The title of this blog is a quote from Viola Davis's acceptance speech at the SAG (Screen Actors Guild) Awards for best actress in "The Help". She'll probably be the one to win the Oscar too.
So, what does that have to do with Anahatha or this blog?
Anahatha means the Heart Chakra. And yesterday as I "happened" to catch the news on TV (which BTW I rarely do), I knew I was "meant" to be reminded of this message when Viola spoke from her heart.
Interesting how things unravel.
On being asked how she felt about where she was now in her career she replied that her career shifted from the moment she realized that she had a voice. And that she could use it. She had found in herself the power to claim her space in the movie business. And this was after experiencing her fair share of rejection, Hollywood style.
Once she made the inner shift, she said, her career started to shift as well. And voila! Viola is on a roll, isn't she?
That ... is "Personal Transformation" right...
If you are reading this you probably know that my Personal Transformation and Spiritual Mentoring practice is called “Anahatha”. And Anahatha is the name given to the Heart Chakra. There are three Chakras that lie above the Heart Chakra and three Chakras that lie below the Heart Chakra and it is at the Heart Chakra that heaven and earth meet. My students and retreat participants have heard me say this many times.
But why am I saying this to you now?
Well, on my recent trip to India I had some insights into a deeper space of my Anahatha (Heart) journey and I felt like it was time for me to share these insights with you.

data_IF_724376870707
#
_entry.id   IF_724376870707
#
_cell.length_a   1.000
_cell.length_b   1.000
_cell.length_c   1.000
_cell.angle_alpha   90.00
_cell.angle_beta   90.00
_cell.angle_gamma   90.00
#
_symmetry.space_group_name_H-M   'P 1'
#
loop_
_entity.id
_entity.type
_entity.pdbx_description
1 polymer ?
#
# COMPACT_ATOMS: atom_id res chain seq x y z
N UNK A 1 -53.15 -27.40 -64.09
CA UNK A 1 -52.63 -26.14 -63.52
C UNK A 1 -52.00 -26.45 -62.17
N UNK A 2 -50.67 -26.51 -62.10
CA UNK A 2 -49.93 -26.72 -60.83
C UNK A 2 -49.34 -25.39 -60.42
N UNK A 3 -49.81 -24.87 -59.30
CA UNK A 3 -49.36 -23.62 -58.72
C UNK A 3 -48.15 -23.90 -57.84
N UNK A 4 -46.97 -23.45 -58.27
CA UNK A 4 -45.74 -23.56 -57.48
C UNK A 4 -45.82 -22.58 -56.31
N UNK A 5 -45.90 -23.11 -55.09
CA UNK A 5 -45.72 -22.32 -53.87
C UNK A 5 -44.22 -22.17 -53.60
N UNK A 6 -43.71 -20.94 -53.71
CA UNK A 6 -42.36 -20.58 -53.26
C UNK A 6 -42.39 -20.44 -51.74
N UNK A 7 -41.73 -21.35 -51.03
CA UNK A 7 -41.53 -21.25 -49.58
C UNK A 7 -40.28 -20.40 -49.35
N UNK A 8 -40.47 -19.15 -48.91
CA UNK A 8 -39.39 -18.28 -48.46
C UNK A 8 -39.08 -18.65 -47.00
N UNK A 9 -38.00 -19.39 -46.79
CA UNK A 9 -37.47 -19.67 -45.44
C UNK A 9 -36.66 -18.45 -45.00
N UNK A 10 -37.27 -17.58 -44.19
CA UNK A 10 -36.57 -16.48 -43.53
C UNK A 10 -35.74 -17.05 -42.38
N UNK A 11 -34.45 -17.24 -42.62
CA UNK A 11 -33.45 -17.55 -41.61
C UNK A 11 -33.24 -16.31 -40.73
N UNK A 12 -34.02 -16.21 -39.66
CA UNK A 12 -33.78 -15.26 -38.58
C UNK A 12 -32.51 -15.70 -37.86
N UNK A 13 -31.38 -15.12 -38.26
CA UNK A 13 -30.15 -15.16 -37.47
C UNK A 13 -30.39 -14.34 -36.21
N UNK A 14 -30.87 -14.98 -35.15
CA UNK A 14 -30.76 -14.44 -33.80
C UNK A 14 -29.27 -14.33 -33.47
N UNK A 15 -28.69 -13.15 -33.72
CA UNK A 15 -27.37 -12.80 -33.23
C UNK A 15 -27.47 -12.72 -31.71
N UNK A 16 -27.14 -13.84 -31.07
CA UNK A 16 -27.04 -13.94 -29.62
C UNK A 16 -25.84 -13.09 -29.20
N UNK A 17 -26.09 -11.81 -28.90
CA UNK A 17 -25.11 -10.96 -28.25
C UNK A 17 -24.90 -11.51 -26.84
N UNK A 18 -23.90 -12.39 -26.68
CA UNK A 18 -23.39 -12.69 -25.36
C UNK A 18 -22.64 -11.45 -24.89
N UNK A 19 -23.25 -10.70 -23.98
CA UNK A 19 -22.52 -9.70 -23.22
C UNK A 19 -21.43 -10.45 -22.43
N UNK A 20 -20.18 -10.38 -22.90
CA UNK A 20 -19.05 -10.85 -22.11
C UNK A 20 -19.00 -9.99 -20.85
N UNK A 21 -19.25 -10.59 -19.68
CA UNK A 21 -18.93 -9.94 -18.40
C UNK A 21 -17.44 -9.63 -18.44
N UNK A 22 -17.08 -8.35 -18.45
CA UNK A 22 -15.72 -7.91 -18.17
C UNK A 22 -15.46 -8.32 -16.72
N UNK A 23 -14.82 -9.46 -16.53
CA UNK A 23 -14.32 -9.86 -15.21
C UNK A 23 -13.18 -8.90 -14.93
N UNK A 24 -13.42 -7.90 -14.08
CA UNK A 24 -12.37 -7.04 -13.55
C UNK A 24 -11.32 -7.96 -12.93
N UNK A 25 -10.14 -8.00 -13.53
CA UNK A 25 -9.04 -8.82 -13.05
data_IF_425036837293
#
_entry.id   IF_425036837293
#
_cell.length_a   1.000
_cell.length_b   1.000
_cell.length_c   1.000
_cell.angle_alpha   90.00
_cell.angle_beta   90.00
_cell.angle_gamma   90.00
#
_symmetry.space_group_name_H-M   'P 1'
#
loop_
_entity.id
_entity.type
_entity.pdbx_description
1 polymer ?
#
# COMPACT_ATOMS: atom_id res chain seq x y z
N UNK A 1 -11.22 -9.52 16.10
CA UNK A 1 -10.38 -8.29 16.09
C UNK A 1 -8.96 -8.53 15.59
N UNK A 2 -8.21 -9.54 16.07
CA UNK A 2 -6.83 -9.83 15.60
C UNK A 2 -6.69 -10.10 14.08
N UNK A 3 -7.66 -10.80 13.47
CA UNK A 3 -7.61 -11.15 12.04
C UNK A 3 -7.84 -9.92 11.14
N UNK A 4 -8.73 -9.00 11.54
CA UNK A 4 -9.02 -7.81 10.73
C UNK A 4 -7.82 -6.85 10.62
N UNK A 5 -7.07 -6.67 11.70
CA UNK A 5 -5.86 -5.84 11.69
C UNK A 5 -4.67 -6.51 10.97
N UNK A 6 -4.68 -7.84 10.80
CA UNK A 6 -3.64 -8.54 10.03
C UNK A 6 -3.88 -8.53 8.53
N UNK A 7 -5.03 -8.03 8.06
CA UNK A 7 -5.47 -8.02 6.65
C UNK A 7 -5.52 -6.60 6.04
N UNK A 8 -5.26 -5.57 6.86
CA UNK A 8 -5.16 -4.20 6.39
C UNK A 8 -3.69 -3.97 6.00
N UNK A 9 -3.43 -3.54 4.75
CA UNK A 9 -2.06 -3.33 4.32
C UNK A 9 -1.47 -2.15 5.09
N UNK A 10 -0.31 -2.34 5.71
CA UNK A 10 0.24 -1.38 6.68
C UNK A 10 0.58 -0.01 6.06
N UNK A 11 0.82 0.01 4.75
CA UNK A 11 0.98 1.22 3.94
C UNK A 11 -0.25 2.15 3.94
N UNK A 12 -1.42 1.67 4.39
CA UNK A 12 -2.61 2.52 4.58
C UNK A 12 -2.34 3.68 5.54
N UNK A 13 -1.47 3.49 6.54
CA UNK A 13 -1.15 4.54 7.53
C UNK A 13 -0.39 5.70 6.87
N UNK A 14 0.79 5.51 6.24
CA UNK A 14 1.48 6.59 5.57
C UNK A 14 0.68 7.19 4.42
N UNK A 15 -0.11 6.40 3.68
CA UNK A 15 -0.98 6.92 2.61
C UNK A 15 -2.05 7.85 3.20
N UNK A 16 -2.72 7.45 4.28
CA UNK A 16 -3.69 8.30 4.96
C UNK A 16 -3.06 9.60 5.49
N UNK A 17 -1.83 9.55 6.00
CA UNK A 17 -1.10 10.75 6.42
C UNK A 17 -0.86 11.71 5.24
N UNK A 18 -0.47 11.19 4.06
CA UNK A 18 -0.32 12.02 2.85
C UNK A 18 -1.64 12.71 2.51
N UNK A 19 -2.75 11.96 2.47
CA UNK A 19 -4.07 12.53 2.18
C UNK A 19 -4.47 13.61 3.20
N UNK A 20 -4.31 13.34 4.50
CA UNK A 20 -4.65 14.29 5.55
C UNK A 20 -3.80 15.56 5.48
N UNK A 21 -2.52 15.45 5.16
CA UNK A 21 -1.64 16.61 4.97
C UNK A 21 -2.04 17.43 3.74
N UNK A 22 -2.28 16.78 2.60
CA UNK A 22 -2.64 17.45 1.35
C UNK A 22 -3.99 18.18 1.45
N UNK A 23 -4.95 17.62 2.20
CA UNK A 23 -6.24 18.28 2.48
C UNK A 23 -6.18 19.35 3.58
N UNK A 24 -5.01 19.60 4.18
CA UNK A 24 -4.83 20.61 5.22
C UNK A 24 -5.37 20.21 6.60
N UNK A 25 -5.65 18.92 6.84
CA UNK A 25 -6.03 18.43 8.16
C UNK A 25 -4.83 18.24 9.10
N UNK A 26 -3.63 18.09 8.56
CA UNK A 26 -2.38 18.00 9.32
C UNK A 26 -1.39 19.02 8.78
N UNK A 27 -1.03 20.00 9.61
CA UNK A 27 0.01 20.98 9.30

Ever had an experience where things get so twisted and you have no idea where you’re heading? Then you find out that all that twisting ended up being a yummy, delicious pretzel. Frankly, I don’t care for pretzels, but just for yucks, let’s say I did.
Something completely unexpected and unplanned happened in India. And I am so glad...
Lately, life at work had been really tough for Jane. There were mounting deadlines, disgruntled employees and a boss that was hard to please. She was physically and mentally spent, getting to a place of burn out. As the work day came to an end, Jane gathered her things and left her office. She got in her car in the underground parking garage, sat down and took a deep breath in, followed by a long breath out. She took a pause before starting the ignition.
Jane drove home in silence with no radio in the background and cell phone turned off. She chose to just be with her thoughts and allow them to float through her mind. She allowed herself, in those moments of silence, to just reflect on her day and get present to where she was and how she felt about it. Before she even realized it, Jane was home. The 45 minute drive home felt like only 5 minutes. But once she got home, she somehow felt clearer than when she left her office, lighter and even slightly refreshed. Jane might not have...
Everyone breathes. True. But do we get the ROI or bang for our buck with every breath we take? Maybe these reminders on the basics and importance of breathing will refresh our breath (and memory)...!
Why is oxygen so vital?
‘Namaste’ or ‘Namaskar’ is the Indian way of greeting one another. Namaste is the customary courtesy greeting to begin with and often to end with. It is not a superficial gesture or a mere word. It is used amongst friends or strangers and regardless of age or gender.
The Meaning of Namaste:
In Sanskrit the word is namah + te = Namaste which means “I bow to you”. The word ‘namaha’ can also be literally interpreted as "na ma" (not mine). It has a spiritual significance of dissolving one's ego in the presence of another being.
How to Namaste:
Bend the arms from the elbow upwards and face the two palms of the hands. Place the two palms together and keep the folded palms in front of the chest. Say the word Namaste and while saying the word bow the head slightly. You also gently close your eyes, as it were, to look into the inner spirit – yours and theirs.
Namaste could be just a casual or formal greeting, a cultural...